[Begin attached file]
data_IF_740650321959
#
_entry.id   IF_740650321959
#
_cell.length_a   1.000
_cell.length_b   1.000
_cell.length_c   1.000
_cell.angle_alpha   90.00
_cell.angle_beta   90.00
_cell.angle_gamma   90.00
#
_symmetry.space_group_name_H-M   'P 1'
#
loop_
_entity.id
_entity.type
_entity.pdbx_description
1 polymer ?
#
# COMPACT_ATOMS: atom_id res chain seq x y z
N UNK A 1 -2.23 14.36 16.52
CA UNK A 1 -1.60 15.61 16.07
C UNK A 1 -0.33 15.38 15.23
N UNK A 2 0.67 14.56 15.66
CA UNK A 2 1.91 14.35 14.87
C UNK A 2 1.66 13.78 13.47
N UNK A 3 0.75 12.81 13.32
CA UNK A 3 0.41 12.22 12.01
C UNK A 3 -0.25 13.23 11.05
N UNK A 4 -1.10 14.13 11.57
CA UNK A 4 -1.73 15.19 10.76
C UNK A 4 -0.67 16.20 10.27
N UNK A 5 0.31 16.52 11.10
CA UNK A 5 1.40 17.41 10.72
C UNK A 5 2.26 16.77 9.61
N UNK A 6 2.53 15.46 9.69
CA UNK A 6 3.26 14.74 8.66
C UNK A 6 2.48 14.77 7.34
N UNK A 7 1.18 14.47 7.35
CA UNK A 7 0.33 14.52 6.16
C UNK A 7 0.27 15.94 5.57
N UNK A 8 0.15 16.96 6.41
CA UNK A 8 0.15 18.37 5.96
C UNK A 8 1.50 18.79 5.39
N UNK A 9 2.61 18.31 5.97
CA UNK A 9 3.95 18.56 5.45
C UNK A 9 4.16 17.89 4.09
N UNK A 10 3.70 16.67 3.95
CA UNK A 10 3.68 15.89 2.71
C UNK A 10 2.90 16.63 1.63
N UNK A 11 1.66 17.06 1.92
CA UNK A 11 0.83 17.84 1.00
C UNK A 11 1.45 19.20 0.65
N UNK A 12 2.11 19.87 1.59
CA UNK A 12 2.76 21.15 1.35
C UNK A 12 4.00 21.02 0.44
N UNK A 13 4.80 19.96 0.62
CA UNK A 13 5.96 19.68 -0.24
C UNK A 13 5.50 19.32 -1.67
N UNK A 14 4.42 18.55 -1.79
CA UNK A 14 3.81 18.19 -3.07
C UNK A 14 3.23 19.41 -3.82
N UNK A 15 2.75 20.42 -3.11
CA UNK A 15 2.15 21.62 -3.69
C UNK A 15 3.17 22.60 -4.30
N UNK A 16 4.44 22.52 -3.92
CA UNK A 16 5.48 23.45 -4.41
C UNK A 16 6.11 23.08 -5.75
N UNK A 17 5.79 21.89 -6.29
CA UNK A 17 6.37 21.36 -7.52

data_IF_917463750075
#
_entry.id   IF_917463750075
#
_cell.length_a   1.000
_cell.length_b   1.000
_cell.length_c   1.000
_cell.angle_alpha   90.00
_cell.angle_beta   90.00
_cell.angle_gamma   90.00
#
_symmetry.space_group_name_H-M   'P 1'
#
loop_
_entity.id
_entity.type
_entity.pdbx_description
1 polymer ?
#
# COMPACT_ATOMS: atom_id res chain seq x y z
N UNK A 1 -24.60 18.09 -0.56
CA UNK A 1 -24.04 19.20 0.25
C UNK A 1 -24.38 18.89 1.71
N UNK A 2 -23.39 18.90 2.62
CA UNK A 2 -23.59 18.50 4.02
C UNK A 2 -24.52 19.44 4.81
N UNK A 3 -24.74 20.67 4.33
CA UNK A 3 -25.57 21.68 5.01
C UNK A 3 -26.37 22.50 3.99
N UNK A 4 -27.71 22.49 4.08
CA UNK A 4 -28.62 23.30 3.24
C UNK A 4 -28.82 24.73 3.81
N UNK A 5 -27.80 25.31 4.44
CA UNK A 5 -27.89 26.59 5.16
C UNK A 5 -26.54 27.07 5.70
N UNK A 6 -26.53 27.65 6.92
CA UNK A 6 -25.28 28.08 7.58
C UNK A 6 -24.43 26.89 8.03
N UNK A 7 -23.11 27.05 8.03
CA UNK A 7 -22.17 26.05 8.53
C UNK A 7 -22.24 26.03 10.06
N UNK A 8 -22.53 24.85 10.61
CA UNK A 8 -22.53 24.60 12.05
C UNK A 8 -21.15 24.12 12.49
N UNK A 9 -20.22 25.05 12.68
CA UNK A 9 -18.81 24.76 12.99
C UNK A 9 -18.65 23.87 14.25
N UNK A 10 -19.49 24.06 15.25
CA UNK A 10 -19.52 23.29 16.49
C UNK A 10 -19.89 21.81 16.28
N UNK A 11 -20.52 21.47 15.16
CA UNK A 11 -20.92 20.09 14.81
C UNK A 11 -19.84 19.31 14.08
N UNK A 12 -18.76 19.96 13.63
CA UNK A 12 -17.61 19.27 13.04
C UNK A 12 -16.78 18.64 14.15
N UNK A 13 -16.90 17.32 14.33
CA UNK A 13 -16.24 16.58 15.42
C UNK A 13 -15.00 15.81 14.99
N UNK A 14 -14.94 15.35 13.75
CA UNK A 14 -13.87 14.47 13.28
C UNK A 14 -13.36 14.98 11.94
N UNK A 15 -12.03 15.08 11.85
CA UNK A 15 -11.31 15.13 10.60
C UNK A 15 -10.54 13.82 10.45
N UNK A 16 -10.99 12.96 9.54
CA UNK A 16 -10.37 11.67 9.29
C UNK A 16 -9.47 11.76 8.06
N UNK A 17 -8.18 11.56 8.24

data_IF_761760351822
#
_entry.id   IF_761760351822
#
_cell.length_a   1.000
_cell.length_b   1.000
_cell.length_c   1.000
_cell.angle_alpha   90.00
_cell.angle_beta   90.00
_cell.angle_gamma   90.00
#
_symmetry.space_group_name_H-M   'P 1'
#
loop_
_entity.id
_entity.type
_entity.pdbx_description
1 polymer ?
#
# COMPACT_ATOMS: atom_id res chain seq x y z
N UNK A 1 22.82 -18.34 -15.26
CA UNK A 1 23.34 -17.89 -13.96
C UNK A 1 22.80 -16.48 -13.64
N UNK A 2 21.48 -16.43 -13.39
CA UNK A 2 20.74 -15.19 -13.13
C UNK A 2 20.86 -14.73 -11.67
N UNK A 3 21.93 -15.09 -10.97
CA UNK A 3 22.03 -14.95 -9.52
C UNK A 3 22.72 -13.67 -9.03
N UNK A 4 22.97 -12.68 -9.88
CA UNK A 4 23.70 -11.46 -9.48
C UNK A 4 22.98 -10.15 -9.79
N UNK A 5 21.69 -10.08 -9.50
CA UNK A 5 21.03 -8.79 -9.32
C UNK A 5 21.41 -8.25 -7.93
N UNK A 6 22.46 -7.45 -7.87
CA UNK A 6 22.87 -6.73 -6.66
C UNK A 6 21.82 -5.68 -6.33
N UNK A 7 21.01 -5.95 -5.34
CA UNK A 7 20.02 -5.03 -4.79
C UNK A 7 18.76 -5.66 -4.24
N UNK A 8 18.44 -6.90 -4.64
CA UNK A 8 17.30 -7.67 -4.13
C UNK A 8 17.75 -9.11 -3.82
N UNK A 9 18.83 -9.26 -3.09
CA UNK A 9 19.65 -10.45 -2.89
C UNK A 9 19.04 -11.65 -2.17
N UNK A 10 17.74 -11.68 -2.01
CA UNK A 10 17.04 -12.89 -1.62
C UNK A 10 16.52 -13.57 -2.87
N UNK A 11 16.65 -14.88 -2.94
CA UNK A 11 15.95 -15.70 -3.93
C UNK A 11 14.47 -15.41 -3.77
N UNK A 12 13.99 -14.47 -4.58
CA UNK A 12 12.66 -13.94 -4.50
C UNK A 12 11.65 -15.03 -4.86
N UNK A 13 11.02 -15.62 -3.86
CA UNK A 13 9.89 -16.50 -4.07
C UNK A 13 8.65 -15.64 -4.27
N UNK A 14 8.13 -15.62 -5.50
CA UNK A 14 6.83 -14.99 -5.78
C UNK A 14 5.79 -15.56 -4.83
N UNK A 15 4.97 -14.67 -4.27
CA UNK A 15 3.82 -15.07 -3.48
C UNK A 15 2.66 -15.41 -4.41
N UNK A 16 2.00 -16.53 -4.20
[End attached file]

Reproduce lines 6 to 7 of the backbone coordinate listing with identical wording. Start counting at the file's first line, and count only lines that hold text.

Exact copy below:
_cell.length_b   1.000
_cell.length_c   1.000